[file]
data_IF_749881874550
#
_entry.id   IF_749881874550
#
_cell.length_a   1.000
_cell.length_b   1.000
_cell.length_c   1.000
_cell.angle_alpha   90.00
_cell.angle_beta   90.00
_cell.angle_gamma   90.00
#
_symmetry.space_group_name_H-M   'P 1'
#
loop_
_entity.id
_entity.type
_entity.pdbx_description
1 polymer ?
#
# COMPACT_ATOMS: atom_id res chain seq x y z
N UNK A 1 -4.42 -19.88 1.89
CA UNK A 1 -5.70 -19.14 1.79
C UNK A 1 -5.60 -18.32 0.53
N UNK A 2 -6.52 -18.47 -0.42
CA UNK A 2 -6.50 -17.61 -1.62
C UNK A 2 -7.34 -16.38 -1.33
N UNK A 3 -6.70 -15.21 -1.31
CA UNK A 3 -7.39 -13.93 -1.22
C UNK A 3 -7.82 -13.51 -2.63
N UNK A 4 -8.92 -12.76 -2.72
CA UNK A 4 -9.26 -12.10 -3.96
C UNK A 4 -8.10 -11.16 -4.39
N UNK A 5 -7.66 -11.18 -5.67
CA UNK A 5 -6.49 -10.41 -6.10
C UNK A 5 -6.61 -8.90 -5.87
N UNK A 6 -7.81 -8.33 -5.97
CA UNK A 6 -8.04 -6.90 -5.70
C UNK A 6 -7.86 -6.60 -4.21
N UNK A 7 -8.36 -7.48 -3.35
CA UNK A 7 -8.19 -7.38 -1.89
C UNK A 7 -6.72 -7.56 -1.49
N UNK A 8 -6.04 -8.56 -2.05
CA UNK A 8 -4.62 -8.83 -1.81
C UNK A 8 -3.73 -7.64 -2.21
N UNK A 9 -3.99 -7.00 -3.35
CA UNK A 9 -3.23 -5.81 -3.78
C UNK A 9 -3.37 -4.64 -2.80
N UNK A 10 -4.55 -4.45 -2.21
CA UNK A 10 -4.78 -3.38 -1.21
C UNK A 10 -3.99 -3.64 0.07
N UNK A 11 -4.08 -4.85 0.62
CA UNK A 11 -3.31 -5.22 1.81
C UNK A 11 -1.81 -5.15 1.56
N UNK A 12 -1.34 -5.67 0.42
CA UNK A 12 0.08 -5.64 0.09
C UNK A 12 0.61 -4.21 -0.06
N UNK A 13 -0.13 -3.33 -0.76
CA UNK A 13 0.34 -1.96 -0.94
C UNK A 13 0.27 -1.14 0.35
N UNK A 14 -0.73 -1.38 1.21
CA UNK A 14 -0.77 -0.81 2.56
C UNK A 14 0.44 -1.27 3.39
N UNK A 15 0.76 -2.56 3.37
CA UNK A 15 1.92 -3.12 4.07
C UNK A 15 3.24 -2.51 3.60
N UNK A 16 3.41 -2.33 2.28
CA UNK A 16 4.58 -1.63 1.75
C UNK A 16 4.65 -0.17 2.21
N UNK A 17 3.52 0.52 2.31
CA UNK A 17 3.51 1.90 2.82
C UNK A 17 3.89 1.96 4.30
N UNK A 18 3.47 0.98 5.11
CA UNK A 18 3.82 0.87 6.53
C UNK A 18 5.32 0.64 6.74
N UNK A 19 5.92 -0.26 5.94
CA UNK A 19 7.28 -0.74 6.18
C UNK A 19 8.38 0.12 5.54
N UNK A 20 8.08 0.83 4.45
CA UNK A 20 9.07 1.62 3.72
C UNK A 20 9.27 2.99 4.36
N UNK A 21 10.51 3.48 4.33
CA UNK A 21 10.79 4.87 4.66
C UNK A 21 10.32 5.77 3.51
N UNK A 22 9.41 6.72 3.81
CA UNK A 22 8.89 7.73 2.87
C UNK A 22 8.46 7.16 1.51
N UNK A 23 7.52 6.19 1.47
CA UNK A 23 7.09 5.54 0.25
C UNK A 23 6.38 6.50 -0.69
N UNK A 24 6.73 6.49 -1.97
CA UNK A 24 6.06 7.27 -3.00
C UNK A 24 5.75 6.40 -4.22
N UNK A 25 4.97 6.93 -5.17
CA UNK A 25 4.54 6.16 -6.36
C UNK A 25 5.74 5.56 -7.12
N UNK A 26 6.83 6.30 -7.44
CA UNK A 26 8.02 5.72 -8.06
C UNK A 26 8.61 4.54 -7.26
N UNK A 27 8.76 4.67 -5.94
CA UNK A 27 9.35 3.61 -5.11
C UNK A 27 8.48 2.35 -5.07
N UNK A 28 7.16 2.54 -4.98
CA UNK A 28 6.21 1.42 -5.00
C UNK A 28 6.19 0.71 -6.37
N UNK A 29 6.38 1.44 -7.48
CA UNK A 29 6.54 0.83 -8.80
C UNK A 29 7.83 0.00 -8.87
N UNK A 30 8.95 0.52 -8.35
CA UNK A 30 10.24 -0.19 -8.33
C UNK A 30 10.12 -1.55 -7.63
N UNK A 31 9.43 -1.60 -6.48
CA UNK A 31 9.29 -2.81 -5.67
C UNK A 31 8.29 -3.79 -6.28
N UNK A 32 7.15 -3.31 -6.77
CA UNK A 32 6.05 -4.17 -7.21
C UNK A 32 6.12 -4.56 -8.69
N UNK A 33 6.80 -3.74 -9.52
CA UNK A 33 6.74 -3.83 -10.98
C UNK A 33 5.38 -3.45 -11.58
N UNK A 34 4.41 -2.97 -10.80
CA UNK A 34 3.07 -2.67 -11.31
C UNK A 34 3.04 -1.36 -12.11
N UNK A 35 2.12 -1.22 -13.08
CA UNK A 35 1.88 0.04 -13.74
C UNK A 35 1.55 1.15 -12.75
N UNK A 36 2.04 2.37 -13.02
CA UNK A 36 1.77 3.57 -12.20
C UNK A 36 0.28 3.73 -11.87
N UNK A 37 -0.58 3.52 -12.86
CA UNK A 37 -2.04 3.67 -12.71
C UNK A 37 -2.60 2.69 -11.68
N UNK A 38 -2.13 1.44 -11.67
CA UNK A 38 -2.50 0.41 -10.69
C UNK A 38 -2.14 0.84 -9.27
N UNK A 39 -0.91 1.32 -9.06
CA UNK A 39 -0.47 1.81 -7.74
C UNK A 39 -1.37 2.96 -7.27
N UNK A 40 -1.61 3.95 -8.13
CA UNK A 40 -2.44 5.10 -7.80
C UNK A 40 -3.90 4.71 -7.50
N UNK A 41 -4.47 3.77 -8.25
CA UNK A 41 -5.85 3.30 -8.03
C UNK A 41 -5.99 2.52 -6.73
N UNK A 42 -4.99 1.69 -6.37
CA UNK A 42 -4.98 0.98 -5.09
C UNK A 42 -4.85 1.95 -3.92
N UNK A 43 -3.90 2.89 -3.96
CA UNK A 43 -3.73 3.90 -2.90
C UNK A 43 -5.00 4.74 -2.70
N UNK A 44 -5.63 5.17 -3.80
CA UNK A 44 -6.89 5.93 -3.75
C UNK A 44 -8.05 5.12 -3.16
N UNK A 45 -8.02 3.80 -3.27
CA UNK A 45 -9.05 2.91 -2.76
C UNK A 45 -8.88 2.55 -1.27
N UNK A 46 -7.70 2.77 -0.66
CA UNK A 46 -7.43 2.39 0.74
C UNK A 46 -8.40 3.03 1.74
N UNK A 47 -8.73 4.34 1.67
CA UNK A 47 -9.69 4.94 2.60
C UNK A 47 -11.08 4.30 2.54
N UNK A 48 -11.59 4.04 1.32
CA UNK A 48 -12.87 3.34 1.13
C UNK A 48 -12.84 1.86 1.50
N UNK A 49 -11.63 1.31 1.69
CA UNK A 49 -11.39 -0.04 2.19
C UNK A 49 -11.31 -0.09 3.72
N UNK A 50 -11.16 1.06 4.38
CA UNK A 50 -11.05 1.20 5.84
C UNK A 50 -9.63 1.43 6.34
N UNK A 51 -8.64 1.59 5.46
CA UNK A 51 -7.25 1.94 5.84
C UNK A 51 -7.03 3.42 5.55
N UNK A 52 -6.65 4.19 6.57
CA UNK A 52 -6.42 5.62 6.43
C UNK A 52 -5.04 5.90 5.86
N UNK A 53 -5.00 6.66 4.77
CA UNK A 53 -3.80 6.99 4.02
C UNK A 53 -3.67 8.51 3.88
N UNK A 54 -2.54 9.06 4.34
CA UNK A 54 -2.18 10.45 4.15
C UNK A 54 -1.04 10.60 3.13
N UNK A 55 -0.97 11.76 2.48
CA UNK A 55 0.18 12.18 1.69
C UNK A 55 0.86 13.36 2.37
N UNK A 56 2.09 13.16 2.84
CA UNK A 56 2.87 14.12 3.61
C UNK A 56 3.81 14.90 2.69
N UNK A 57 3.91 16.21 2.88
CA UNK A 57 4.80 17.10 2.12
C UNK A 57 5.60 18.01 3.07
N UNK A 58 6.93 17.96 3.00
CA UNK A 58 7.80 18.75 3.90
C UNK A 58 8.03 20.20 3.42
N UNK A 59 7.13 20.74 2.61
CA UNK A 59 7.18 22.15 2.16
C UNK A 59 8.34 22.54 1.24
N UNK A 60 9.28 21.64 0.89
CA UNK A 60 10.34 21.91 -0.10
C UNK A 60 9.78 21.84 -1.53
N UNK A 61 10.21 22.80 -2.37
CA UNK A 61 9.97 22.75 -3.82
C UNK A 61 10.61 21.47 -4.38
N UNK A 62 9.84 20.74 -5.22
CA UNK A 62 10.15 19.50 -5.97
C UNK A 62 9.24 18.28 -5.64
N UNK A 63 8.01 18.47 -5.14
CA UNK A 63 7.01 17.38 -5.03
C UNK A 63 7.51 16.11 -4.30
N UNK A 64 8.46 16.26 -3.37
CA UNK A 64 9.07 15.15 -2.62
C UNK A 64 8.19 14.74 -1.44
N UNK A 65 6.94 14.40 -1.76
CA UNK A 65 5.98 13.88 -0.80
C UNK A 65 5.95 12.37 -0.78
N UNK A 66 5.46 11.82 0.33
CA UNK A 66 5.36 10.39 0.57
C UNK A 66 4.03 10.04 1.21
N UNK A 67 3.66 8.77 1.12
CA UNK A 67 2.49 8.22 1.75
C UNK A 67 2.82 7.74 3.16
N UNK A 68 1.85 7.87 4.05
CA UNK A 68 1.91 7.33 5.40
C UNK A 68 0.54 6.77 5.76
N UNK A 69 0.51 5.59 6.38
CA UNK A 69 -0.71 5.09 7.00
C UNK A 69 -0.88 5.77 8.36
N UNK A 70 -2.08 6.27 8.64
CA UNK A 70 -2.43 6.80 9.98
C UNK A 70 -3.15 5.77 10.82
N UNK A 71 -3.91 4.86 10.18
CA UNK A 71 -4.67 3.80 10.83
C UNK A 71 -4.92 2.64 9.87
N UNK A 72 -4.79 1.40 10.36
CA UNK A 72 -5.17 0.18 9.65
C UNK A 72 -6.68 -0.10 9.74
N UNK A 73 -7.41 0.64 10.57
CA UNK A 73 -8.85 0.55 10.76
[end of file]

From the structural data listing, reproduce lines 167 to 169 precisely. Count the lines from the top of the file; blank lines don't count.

C UNK A 49 -11.31 -0.09 3.72
N UNK A 50 -11.16 1.06 4.38
CA UNK A 50 -11.05 1.20 5.84